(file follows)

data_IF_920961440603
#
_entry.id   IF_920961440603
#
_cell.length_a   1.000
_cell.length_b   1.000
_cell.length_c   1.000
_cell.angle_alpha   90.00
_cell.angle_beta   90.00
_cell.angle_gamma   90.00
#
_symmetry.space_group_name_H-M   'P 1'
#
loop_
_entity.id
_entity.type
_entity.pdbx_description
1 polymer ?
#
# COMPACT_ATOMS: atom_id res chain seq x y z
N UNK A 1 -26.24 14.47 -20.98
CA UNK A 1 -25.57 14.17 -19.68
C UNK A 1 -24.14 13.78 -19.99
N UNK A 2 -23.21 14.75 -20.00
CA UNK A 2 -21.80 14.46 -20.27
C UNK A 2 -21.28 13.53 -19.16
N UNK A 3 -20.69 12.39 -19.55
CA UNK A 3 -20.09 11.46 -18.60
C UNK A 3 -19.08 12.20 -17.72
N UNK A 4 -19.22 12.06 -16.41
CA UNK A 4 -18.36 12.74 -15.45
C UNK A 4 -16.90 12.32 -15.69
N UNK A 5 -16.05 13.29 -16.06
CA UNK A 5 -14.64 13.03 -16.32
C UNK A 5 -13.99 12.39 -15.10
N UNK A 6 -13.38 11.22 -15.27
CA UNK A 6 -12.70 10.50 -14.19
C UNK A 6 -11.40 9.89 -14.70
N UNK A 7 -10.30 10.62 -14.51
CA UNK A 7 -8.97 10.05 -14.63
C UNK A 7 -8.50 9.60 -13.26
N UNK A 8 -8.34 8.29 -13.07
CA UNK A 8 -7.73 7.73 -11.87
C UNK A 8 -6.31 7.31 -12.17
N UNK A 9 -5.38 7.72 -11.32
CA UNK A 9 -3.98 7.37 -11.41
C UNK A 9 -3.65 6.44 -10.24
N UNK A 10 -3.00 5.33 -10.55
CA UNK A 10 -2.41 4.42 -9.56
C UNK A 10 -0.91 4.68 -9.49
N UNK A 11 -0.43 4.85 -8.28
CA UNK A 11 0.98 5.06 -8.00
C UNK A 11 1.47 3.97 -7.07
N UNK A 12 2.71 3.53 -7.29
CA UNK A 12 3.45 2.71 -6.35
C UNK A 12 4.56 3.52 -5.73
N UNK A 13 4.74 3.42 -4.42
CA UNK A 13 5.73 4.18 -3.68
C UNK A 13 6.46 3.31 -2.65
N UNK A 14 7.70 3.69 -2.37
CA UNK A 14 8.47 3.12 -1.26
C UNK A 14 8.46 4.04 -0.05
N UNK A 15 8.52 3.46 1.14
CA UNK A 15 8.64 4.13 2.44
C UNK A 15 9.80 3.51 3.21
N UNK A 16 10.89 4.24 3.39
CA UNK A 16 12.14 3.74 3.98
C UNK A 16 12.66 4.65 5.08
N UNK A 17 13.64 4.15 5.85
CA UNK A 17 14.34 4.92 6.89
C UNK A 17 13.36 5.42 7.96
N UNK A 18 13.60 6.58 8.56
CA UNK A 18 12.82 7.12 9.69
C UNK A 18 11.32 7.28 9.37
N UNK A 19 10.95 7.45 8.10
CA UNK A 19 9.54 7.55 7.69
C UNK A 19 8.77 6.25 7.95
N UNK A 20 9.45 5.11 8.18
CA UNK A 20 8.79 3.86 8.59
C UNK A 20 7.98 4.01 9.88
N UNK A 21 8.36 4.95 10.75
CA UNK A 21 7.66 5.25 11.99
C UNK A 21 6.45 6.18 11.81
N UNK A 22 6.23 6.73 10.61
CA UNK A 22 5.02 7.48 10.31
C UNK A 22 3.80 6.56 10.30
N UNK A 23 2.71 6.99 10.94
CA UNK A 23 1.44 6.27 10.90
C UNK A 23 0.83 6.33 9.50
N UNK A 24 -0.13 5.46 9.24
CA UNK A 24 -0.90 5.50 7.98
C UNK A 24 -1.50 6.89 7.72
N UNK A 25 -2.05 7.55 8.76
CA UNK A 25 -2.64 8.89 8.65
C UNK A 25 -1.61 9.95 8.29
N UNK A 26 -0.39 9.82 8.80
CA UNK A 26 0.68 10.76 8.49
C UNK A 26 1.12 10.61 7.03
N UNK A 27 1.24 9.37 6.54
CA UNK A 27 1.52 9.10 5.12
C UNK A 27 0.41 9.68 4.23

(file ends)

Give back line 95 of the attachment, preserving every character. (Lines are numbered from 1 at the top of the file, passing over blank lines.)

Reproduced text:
C UNK A 25 -1.61 9.95 8.29